Command Description ------- ----------- Auto [boot|search] [on|off] Display or set auto flag Boot [pri|alt|scsi.addr][isl] Boot from primary, alt or SCSI Boot lan[.lan_addr][install][isl] Boot from LAN Chassis [on|off] Enable chassis code Diagnostic [on|off] Enable/disable diag boot mode Fastboot [on|off] Display or set fast boot flag Help Display the command menu Information Display system information LanAddress Display LAN station addresses Monitor [type] Select monitor type Path [pri|alt] [lan.id|SCSI.addr] Change boot path Pim [hpmc|toc|lpmc] Display PIM info Search [ipl] [scsi|lan [install]] Display potential boot devices Secure [on|off] Display or set security mode ----------------------------------------------------------------- BOOT_ADMIN>To display bootable devices with this menu you have to execute the Search command at the BOOT_ADMIN> prompt:
BOOT_ADMIN> search Searching for potential boot device. This may take several minutes. To discontinue, press ESCAPE. Device Path Device Type -------------- --------------- scsi.6.0 HP C2247 scsi.3.0 HP HP35450A scsi.2.0 Toshiba CD-ROM BOOT_ADMIN>To boot to ISL from the disk at device path scsi.6.0 type the following:
BOOT_ADMIN>boot scsi.6.0 islOnce you get the ISL prompt you can run the hpux utility to boot the kernel to single-user mode:
ISL>hpux -isThis essentially tells hpux to load the kernel (/stand/vmunix) into single-user mode (-is) off the SCSI disk drive containing the kernel. The -is option says to pass the string s to the init process (i), and the command init s puts the system in single-user mode. In fact, you will see something similar to the following after typing the above command:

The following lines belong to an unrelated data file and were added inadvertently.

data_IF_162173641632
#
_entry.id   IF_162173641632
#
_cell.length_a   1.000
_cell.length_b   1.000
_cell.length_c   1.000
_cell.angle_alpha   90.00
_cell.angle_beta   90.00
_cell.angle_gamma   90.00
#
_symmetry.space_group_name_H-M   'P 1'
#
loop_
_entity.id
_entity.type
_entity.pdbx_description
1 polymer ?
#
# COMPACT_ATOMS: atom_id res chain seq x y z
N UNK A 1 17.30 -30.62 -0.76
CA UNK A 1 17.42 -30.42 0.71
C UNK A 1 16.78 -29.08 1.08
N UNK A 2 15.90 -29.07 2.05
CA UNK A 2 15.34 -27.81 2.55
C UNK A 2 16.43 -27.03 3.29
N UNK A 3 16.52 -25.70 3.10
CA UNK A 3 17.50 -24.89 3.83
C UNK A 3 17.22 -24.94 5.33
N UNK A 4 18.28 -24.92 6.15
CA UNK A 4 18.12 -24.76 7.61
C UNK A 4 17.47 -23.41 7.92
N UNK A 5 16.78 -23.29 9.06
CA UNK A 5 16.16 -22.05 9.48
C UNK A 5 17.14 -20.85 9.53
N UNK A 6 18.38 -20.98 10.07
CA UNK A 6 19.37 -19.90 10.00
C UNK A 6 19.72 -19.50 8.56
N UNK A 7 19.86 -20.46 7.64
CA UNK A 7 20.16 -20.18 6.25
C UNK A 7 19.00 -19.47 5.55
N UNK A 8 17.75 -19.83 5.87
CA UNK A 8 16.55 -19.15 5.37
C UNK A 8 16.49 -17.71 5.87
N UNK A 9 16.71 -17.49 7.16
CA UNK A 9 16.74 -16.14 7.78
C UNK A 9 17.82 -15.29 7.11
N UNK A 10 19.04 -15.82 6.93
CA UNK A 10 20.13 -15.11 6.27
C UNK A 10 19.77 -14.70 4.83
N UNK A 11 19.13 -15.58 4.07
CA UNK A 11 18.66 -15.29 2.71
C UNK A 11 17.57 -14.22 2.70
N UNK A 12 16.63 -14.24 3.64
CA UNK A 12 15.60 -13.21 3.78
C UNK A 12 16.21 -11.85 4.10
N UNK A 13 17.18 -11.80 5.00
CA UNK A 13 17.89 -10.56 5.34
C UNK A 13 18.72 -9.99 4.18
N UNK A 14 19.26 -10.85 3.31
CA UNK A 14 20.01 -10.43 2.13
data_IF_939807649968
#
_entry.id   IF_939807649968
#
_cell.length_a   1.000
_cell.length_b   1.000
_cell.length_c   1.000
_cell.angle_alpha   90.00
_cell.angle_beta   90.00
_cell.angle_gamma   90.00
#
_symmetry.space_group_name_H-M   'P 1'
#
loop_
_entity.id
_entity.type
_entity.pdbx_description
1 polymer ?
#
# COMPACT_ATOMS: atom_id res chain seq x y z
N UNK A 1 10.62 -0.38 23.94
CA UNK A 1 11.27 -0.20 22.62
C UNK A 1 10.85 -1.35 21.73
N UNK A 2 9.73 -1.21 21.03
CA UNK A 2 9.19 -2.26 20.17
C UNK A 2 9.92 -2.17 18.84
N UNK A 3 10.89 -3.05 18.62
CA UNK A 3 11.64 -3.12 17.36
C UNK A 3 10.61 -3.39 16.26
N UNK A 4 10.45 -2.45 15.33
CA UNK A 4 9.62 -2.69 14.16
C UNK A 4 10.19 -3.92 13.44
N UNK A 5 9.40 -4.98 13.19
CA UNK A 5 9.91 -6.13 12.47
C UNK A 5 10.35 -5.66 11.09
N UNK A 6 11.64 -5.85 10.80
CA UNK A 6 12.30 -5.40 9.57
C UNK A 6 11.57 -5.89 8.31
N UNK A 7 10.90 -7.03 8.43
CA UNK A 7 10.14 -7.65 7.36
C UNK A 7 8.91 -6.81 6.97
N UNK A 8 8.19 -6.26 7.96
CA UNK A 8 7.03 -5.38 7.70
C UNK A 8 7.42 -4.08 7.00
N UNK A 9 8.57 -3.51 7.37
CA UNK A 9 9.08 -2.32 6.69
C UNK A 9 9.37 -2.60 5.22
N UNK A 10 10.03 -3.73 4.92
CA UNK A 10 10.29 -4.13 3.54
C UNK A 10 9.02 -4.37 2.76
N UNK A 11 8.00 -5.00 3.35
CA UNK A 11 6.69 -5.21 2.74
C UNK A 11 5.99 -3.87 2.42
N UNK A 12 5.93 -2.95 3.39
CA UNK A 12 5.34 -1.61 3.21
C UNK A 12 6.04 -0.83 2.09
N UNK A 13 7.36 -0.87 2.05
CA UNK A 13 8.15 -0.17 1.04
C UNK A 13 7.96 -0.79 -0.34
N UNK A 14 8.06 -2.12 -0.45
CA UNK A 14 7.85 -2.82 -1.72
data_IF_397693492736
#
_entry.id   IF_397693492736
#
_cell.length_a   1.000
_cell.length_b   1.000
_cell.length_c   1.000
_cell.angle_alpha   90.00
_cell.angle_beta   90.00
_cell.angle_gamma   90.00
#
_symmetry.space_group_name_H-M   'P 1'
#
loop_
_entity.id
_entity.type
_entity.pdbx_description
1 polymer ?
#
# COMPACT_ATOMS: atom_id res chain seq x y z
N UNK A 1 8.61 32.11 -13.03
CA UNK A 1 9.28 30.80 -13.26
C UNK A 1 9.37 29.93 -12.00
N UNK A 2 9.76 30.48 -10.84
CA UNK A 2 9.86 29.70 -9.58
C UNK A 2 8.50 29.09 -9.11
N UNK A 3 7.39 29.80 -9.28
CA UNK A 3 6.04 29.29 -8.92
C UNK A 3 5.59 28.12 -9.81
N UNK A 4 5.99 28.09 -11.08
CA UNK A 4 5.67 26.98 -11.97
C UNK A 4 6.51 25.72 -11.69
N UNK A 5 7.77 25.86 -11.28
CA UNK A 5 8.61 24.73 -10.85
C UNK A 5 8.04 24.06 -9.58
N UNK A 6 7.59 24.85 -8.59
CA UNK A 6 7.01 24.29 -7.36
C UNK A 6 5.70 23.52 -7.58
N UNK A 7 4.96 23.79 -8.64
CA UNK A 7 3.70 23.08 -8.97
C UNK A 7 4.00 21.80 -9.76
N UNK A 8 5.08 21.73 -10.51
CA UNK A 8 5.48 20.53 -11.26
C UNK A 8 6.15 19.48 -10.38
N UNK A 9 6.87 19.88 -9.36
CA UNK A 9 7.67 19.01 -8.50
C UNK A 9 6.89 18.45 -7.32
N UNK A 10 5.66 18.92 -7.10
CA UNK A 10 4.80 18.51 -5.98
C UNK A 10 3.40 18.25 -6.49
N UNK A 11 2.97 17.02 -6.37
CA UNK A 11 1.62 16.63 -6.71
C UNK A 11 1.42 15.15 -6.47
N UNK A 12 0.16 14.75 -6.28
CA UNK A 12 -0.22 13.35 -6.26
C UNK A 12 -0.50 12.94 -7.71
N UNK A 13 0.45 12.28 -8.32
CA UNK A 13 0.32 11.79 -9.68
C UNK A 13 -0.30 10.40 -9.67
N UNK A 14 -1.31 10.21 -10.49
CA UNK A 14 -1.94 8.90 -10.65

Boot : disk(scsi.6;0)/stand/vmunix 966616+397312+409688 start 0x6c50 Kernel Startup Messages Omitted INIT: Overriding default level with level 's' INIT: SINGLE USER MODE WARNING: YOU ARE SUPERUSER!! #
|start||Bring the subsystem up|
|start_msg||Report what the start action will do|
|stop||Bring the subsystem down|
|stop_msg||Report what the stop action will do|
These scripts are designed never to be modified. Instead, they are customized by sourcing in configuration files found in the /etc/rc.config.d directory. These configuration files contain variables that you can set. For example, in the configuration file /etc/rc.config.d/netconf you can specify routing tables by setting variables like these: